Long-distance grandparents can participate by Skype or Google Hangouts, or if technology isn’t your thing, just do a weekly phone call.
3. Celebrate religious holidays
Not only are Christmas and Easter excellent times to gather as a family, they are the two most important days of our faith. Establishing a tradition of celebrating these and other religious holidays with your grandchildren can further reinforce their faith, as well as give you an opportunity to discuss what these holidays mean. It doesn’t just have to be Christmas and Easter, either; patron saints’ feast days and holy days of obligation can be opportunities as well.
If you can’t make it for these holidays, attend mass with and offer it up for your grandchildren, or have a particular mass said for them.
4. Read stories to your grandchildren
I’ve expressed the importance of reading stories to children in previous posts, and this is an easy one for grandparents to do. Not only will it help you bond to one another, but narrative is one of the primary ways we hear about our faith. Read Bible stories directly, or try classics like Lord of the Rings or the Narnia series, which give Christian messages in a different setting. No matter what, though, talk about whatever you’re reading.
This can be done whenever you’re together, even if it’s infrequently, and it will be a time you both treasure. Grandparents who live far away can record themselves reading a story for their grandchildren.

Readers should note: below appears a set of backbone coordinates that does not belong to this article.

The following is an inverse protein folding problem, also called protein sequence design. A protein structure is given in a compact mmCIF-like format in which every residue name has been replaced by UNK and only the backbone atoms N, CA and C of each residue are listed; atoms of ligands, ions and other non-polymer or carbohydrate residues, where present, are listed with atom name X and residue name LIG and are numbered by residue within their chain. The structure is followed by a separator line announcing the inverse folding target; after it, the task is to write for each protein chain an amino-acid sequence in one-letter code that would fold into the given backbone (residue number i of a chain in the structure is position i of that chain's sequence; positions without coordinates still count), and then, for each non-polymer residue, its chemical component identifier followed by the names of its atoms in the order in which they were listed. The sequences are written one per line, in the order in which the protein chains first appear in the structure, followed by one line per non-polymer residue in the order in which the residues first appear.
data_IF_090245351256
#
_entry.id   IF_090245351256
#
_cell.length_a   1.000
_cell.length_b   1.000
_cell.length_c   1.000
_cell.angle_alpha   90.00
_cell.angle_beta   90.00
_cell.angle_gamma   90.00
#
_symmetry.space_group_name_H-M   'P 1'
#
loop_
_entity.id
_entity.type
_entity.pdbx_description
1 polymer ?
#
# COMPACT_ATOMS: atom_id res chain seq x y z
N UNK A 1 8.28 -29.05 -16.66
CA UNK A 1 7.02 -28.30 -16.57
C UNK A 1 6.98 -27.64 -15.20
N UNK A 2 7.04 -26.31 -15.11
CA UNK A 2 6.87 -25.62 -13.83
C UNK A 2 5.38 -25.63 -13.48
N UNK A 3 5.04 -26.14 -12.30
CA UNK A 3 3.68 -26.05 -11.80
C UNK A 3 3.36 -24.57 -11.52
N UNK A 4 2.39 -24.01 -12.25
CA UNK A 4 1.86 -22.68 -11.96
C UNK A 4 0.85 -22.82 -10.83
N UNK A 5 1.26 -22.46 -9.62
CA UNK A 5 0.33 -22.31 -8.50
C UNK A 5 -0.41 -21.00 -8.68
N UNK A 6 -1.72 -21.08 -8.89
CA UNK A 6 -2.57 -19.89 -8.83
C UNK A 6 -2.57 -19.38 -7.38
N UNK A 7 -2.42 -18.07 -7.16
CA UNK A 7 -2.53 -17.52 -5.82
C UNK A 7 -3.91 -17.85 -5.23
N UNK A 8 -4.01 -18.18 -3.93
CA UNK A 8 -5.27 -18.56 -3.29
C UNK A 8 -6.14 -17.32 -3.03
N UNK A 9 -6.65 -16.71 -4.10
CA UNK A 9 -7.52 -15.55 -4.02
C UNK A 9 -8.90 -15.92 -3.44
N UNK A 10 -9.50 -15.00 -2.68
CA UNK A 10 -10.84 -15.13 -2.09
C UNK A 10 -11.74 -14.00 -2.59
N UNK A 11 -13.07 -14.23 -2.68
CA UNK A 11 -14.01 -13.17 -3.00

5. Eat with your children and grandchildren
People bond and share through sharing a meal. This is especially evident in the symbolism of the Eucharist and the Last Supper. Share a meal with your grandchildren whenever possible (even if it’s just fast food) and take the opportunity to say a meal prayer. Talk about what is going on in their lives, and especially their faith lives. The idea here is to develop a personal relationship with them so that whatever witness to the faith you show, big or small, it will take hold. It doesn’t have to be often to make a difference!
The Most Valuable Thing Grandparents Do
The most valuable thing a grandparent can do is love their grandchildren. You are another person of faith who loves them, and though parents have a huge influence on children, having a unique relationship with their grandparents can strengthen a child’s faith, especially in the teen years. You can be another person they respect and love when the world is telling them faith isn’t cool. If you are blessed enough to see them often, many of these suggestions could be easy for you, but even if you aren’t able to spend as much time with your grandchildren as you would like, cultivate a loving and respectful relationship with them and your spiritual bond will grow as well.
Catholic Grandparents Association
Based in Great Britain, this organization offers a wealth of resources for grandparents as well as resources for pastoral programs that encourage and support grandparents. The mission of the CGA: “To help Grandparents pass on the faith and keep prayer in the heart of family life.”